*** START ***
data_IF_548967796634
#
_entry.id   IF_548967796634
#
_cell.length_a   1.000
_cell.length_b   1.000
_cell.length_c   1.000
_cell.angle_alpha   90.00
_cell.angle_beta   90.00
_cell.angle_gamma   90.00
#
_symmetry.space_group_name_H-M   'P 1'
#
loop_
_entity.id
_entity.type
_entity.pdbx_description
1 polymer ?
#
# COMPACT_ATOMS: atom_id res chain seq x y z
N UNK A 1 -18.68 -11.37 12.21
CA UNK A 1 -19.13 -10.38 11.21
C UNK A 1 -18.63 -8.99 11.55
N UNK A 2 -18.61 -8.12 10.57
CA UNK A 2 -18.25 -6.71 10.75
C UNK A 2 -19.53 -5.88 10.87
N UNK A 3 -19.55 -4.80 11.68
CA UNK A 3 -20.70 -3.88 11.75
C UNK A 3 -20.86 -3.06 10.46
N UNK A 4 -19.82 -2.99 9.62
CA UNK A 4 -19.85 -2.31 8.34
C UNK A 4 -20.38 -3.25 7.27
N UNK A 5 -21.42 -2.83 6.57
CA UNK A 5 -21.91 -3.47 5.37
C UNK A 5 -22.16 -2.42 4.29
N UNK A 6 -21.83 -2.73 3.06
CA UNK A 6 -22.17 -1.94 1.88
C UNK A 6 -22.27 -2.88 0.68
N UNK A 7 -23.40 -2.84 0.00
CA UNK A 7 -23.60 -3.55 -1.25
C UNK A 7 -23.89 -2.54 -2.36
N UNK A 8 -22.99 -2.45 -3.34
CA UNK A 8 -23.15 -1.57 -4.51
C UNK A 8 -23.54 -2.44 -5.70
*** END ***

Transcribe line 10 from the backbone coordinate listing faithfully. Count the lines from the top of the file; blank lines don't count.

_cell.angle_gamma   90.00